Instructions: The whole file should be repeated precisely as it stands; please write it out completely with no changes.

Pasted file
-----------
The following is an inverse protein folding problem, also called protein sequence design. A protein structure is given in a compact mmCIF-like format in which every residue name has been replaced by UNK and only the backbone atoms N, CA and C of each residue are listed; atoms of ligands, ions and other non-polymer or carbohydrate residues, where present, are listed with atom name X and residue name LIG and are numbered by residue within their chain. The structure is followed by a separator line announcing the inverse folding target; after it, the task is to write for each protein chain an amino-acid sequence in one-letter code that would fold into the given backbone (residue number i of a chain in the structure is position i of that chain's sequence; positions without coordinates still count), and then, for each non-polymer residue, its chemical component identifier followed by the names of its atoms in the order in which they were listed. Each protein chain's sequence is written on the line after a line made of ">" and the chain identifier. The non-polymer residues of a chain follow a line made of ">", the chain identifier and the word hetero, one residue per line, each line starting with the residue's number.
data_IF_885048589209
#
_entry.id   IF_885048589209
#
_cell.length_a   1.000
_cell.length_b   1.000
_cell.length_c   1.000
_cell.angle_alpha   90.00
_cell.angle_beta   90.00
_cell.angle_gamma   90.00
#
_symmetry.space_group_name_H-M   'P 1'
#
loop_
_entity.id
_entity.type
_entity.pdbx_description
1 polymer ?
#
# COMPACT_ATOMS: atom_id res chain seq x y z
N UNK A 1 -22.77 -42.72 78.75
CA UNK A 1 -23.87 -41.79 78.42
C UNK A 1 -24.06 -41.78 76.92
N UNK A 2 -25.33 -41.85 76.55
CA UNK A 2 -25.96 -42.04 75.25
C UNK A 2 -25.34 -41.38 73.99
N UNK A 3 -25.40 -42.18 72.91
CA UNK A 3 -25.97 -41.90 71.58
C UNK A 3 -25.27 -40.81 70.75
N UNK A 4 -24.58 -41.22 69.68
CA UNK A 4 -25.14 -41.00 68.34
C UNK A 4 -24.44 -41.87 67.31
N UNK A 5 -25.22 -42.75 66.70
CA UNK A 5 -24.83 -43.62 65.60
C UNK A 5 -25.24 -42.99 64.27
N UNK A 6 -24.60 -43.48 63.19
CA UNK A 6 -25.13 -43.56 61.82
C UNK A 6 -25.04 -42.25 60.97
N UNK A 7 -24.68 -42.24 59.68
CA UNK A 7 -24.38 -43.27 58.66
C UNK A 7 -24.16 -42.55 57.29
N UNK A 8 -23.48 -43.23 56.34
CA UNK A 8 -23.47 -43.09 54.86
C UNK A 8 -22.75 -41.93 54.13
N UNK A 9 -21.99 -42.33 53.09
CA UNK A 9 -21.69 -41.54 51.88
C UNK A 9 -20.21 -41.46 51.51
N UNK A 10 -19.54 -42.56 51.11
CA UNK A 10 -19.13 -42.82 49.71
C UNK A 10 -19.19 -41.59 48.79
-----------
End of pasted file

The following is an inverse protein folding problem, also called protein sequence design. A protein structure is given in a compact mmCIF-like format in which every residue name has been replaced by UNK and only the backbone atoms N, CA and C of each residue are listed; atoms of ligands, ions and other non-polymer or carbohydrate residues, where present, are listed with atom name X and residue name LIG and are numbered by residue within their chain. The structure is followed by a separator line announcing the inverse folding target; after it, the task is to write for each protein chain an amino-acid sequence in one-letter code that would fold into the given backbone (residue number i of a chain in the structure is position i of that chain's sequence; positions without coordinates still count), and then, for each non-polymer residue, its chemical component identifier followed by the names of its atoms in the order in which they were listed. Each protein chain's sequence is written on the line after a line made of ">" and the chain identifier. The non-polymer residues of a chain follow a line made of ">", the chain identifier and the word hetero, one residue per line, each line starting with the residue's number.
data_IF_885048589209
#
_entry.id   IF_885048589209
#
_cell.length_a   1.000
_cell.length_b   1.000
_cell.length_c   1.000
_cell.angle_alpha   90.00
_cell.angle_beta   90.00
_cell.angle_gamma   90.00
#
_symmetry.space_group_name_H-M   'P 1'
#
loop_
_entity.id
_entity.type
_entity.pdbx_description
1 polymer ?
#
# COMPACT_ATOMS: atom_id res chain seq x y z
N UNK A 1 -22.77 -42.72 78.75
CA UNK A 1 -23.87 -41.79 78.42
C UNK A 1 -24.06 -41.78 76.92
N UNK A 2 -25.33 -41.85 76.55
CA UNK A 2 -25.96 -42.04 75.25
C UNK A 2 -25.34 -41.38 73.99
N UNK A 3 -25.40 -42.18 72.91
CA UNK A 3 -25.97 -41.90 71.58
C UNK A 3 -25.27 -40.81 70.75
N UNK A 4 -24.58 -41.22 69.68
CA UNK A 4 -25.14 -41.00 68.34
C UNK A 4 -24.44 -41.87 67.31
N UNK A 5 -25.22 -42.75 66.70
CA UNK A 5 -24.83 -43.62 65.60
C UNK A 5 -25.24 -42.99 64.27
N UNK A 6 -24.60 -43.48 63.19
CA UNK A 6 -25.13 -43.56 61.82
C UNK A 6 -25.04 -42.25 60.97
N UNK A 7 -24.68 -42.24 59.68
CA UNK A 7 -24.38 -43.27 58.66
C UNK A 7 -24.16 -42.55 57.29
N UNK A 8 -23.48 -43.23 56.34
CA UNK A 8 -23.47 -43.09 54.86
C UNK A 8 -22.75 -41.93 54.13
N UNK A 9 -21.99 -42.33 53.09
CA UNK A 9 -21.69 -41.54 51.88
C UNK A 9 -20.21 -41.46 51.51
N UNK A 10 -19.54 -42.56 51.11
CA UNK A 10 -19.13 -42.82 49.71
C UNK A 10 -19.19 -41.59 48.79